T&C’s: the need to know
Grant Esterhuizen of Lester Aldridge LLP shares his expertise on terms and conditions.
While many businesses trade and rely on their standard terms and conditions, such terms and the process by which they are used can become outdated and inconsistently applied. When was the last time your business reviewed its contracting process?
In the recent case of Allen Fabrications Limited v ASD Limited, the High Court provided an update on the incorporation of standard terms into contracts between two parties. The question considered by the High Court, in Allen Fabrications’ claim for breach of contract, was whether ASD’s standard terms and conditions had been incorporated into its contract with the company.
The Court found that ASD’s standard terms had in fact been incorporated into its contract with Allen Fabrications, because ASD’s standard contracting procedure demonstrated that without a signed document expressly incorporating ASD’s standard terms, no goods or services would be supplied to its customer(s). Neither party could actually produce a copy of a signed document, however the facts of the case pointed towards the fact that such a document must have existed.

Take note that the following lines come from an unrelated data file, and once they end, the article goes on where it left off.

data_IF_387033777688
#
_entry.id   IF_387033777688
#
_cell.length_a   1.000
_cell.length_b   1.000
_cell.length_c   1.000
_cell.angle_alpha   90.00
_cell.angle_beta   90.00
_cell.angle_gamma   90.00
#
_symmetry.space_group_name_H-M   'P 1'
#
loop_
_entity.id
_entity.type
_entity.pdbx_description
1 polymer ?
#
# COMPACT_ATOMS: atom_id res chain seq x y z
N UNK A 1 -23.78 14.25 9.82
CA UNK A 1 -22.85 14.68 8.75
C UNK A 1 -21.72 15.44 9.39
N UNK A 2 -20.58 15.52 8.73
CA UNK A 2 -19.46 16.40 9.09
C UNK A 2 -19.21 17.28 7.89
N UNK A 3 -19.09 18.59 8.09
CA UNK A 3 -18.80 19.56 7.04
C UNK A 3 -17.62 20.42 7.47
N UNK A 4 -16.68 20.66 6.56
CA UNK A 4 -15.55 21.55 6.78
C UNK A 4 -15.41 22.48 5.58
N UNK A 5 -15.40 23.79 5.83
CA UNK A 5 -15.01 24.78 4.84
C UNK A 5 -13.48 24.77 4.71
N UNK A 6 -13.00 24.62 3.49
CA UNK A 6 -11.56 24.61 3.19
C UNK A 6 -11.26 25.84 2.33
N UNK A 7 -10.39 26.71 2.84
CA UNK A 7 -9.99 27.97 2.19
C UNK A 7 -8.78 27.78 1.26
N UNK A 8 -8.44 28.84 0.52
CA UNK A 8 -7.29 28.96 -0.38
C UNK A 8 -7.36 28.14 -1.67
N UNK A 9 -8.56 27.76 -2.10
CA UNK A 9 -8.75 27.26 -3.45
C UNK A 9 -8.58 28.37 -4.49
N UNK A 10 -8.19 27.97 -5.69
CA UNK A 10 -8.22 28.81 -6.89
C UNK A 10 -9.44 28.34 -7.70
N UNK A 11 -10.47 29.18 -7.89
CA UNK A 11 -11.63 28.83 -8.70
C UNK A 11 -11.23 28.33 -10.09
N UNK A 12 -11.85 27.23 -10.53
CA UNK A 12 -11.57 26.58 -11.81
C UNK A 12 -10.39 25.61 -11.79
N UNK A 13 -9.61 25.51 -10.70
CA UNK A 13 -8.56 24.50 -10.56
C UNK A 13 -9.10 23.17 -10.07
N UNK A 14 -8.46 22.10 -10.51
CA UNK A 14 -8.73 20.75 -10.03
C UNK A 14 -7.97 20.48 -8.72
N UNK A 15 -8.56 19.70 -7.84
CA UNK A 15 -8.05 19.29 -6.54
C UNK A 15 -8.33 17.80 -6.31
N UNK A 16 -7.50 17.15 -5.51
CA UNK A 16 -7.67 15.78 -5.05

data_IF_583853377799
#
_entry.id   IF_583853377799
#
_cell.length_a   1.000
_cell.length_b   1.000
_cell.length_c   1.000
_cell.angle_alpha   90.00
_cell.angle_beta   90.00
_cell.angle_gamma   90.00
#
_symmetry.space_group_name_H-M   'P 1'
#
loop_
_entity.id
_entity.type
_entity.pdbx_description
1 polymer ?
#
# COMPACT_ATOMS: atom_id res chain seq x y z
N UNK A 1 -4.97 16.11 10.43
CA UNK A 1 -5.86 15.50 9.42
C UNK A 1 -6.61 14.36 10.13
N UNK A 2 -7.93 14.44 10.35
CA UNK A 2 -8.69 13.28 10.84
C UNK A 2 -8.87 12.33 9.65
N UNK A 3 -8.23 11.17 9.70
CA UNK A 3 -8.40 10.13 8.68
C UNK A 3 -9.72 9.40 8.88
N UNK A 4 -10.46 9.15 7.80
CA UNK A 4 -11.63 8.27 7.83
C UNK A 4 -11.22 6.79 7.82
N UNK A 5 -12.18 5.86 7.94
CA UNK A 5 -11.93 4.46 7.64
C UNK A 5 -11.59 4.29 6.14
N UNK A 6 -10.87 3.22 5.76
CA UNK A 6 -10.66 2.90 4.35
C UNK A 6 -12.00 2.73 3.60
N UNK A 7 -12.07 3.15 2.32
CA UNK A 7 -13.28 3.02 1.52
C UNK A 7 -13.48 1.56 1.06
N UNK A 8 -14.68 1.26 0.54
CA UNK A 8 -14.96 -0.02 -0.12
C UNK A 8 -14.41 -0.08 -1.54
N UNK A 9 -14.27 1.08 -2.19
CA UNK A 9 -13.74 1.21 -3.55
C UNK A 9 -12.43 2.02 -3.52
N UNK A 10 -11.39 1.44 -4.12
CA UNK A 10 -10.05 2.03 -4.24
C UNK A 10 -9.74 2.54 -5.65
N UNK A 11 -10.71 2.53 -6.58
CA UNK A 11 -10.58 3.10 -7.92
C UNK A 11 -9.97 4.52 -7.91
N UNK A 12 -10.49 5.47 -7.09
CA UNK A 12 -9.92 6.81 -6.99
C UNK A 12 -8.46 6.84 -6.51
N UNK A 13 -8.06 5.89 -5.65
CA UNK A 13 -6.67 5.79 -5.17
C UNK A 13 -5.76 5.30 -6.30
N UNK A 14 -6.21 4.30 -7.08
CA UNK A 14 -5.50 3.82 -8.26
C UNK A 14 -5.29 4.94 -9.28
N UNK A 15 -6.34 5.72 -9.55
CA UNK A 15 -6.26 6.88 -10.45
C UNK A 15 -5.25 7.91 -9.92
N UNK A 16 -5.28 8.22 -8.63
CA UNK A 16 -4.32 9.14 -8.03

The Court ruled that when parties to a contract are commercial organisations with a previous course of dealings, an awareness of the contents of the other’s standard terms and contracting procedure is expected. In this case, the Court deemed that Allen Fabrications was aware of ASD’s standard contracting process and, therefore, that the signed documentation incorporating ASD’s standard terms did exist, even though it was not in either party’s possession.
The case highlights three practical points to consider and action if your business intends on trading on its own standard terms:
1. Choose a method of incorporating your standard terms and conditions and apply this approach consistently when agreeing new contracts;
2. Make your customers aware of your standard contracting process; and
3. Keep copies of all signed contracts, even after contractual obligations have been completed.
This was posted in Bdaily's Members' News section by Grant Esterhuizen .
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